Here is the rest of the marriage lessons from a road trip that I started yesterday.
1. He’s the driver (<— click the link to read yesterday’s post, part 1)
2. No one likes a backseat driver.
As women, we think we know the best way to do things, so we think everyone else, especially our husbands, should do things our way as well. You might remember when you first started driving, and the stress of having a stressed out mom or dad shouting frantic dirrections at you from the passenger seat. “Slow down.” “Speed up!” “Watch out for that car!” “Turn here…not there, turn there!” “See the red light?!” “There’s a stop sign up here.” Granted, sometimes those directions may have been necessary, but in my case, most were born of unnecessary worry, and the anticipation that I might mess up, rather than an actual mistake. At any rate, it’s frustrating to have someone in your ear telling you how you should drive, or criticizing what you do.
Yet so often, that’s what I become to my husband in life. I want to tell him how to do things, or question why he did something a certain way, in a condescending tone. I want to criticize him when he does things in a different way than I would have. Basically, I’m a terrible backseat driver!
I’m still working through some particulars in this, but I know this: God’s Word says that a contentious wife is like a constant dripping, and I know at times that’s what my criticizing, advice, etc. becomes to him. So, I’ll say it again…No one likes a backseat driver. And remember, your husband probably drives just fine, even when you aren’t around
3. There is a time and place for disagreements.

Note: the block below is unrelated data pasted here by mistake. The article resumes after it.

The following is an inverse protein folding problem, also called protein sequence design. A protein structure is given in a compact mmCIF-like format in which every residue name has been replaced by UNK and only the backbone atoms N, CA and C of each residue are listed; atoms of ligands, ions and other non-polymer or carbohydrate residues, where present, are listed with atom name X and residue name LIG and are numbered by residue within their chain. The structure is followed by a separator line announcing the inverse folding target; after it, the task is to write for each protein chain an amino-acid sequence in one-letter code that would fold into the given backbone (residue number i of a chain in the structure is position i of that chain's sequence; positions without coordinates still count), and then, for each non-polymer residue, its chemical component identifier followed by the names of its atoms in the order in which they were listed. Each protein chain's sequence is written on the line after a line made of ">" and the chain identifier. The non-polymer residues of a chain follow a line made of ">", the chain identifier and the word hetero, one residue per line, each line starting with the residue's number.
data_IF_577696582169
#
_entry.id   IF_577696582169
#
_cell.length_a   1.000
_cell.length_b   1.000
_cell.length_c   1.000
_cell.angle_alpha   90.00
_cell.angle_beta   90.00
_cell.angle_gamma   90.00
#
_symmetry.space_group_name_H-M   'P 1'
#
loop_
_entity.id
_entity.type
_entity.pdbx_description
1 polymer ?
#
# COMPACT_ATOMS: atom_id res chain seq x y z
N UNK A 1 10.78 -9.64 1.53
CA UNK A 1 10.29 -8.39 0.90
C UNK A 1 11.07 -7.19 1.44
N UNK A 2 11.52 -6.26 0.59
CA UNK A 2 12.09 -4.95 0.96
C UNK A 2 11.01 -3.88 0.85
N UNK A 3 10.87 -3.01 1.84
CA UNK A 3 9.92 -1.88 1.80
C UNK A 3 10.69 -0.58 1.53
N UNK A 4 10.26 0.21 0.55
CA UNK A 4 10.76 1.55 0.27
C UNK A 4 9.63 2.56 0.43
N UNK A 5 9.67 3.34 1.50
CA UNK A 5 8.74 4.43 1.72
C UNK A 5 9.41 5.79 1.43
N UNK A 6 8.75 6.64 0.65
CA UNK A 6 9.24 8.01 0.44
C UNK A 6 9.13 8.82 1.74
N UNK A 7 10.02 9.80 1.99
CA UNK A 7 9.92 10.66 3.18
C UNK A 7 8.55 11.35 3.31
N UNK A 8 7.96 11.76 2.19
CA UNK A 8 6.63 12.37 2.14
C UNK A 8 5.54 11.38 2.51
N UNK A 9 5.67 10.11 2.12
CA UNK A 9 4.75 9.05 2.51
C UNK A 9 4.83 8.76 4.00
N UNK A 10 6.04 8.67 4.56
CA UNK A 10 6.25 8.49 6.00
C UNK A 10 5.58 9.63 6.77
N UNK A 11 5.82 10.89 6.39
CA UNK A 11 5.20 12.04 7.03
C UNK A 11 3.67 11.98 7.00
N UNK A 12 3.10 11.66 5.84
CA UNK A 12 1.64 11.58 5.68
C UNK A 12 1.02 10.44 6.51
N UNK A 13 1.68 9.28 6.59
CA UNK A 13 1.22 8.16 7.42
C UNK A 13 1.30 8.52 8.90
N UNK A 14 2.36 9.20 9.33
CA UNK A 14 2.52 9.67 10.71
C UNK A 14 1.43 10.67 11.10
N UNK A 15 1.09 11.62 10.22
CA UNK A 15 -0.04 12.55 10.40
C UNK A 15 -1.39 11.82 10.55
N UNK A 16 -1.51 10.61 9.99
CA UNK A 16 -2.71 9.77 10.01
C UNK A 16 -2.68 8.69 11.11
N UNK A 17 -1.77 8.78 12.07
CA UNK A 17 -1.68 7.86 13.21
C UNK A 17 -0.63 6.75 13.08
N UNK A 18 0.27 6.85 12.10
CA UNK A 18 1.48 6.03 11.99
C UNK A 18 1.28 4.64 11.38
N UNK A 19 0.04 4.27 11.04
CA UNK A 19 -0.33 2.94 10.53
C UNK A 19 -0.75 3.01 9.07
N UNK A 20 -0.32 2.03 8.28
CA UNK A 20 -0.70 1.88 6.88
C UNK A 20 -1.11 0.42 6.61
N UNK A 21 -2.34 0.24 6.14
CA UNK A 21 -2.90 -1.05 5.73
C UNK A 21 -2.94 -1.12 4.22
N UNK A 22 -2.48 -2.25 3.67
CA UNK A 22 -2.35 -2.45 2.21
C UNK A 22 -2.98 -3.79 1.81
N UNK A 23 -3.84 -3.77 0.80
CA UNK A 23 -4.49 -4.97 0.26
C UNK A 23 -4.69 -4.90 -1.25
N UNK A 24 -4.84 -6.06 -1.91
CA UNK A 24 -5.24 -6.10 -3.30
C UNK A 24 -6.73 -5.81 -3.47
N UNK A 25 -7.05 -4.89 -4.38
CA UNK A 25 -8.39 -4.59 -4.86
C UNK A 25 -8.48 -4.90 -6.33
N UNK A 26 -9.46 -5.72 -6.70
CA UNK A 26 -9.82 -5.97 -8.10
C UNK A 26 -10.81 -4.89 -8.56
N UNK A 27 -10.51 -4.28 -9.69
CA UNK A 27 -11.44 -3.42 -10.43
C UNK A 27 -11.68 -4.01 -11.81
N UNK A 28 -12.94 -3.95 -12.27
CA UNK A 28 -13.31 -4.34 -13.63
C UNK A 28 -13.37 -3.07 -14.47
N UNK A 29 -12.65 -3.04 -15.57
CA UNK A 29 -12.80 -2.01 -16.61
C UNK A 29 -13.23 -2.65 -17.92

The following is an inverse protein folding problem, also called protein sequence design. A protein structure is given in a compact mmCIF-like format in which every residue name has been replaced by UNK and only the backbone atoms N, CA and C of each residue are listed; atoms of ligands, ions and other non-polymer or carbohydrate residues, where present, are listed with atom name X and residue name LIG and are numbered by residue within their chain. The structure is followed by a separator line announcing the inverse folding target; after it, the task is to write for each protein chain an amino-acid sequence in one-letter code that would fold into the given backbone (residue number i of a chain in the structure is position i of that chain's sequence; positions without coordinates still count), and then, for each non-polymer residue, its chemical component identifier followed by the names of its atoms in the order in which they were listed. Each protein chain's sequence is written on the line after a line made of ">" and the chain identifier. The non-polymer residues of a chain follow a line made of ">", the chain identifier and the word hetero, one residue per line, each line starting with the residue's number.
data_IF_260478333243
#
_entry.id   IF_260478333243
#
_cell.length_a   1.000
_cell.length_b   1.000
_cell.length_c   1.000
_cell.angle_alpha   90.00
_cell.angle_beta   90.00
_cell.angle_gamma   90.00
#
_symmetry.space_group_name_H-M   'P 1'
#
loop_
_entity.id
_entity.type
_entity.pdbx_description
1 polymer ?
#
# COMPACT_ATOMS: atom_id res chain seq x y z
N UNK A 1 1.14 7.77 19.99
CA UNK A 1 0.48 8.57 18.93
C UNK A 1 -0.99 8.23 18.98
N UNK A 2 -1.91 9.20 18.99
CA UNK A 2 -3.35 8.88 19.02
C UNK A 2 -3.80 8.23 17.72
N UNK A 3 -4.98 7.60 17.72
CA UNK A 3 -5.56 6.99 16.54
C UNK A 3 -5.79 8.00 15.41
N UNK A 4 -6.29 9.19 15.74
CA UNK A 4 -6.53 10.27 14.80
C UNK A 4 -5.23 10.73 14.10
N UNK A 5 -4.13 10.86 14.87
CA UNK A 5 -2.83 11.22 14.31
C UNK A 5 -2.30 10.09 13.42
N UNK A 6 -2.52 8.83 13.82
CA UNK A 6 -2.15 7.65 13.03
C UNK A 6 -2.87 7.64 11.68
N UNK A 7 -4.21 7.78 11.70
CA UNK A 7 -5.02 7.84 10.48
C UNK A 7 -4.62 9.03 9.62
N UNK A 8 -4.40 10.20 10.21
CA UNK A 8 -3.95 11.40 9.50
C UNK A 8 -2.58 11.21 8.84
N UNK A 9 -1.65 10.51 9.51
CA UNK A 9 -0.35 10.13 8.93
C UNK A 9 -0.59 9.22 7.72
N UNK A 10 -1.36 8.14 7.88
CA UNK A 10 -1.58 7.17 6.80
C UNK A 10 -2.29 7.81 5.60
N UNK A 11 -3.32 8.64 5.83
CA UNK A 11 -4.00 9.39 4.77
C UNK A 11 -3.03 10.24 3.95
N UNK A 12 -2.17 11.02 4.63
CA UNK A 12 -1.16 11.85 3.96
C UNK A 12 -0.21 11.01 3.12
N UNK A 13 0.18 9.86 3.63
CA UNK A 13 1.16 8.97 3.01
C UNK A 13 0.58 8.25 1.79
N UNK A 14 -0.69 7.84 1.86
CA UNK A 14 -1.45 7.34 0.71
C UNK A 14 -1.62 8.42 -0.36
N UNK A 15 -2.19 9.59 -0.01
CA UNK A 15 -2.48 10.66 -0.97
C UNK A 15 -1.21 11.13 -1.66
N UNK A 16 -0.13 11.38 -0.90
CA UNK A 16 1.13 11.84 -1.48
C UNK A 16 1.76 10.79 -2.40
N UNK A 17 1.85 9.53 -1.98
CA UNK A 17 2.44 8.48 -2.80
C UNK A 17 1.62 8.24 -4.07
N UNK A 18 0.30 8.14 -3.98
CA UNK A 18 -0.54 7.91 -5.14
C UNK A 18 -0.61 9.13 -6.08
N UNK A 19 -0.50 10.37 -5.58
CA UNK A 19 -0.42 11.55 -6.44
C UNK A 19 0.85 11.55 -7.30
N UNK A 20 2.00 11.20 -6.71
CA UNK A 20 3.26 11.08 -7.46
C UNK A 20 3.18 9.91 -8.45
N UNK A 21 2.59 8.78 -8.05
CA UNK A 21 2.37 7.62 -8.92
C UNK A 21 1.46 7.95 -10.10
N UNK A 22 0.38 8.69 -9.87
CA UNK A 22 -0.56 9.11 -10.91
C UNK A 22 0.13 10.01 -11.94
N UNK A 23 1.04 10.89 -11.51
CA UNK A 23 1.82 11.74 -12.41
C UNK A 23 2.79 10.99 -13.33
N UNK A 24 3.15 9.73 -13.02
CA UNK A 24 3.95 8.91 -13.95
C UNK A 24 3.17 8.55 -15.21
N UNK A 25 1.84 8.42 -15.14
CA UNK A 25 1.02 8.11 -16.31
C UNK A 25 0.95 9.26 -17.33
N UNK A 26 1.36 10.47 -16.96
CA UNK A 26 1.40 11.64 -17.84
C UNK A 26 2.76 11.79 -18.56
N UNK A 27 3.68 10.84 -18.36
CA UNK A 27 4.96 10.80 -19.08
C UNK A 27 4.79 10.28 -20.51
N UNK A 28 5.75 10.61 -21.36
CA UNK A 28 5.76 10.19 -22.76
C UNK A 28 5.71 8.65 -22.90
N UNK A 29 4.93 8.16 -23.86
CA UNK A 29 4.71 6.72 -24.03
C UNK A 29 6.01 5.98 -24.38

Sometimes, things need to be said. Topics need to be discussed, worked through, and compromised. Discussions need to take place so that decisions can be made. However, there is a time for discussion. In driving, the time is not when my husband is trying to merge into heavy traffic, or look for a road sign to see where we need to be. It’s not when he’s already made a wrong turn and needs to figure out how to cross 6 lanes of traffic and get turned around. It’s not when we’re already lost. “Discussing” during those times makes a stressful volatile situation that much worse.
Likewise, if something needs to be addressed in our marriage and a discussion needs to happen, it should be at the right time and place. It shouldn’t be thrown up in an argument or another already tense situation. The discussion shouldn’t happen right in the middle of a situation with our children, or in a public place, or in front of company.
Sometimes things really do need to be brought up and discussed in our marriage, but there is a time and place. That place is in privacy, and the time is after prayer, and when there isn’t already a stressful, tense situation going on that will put you both on edge before the discussion even begins.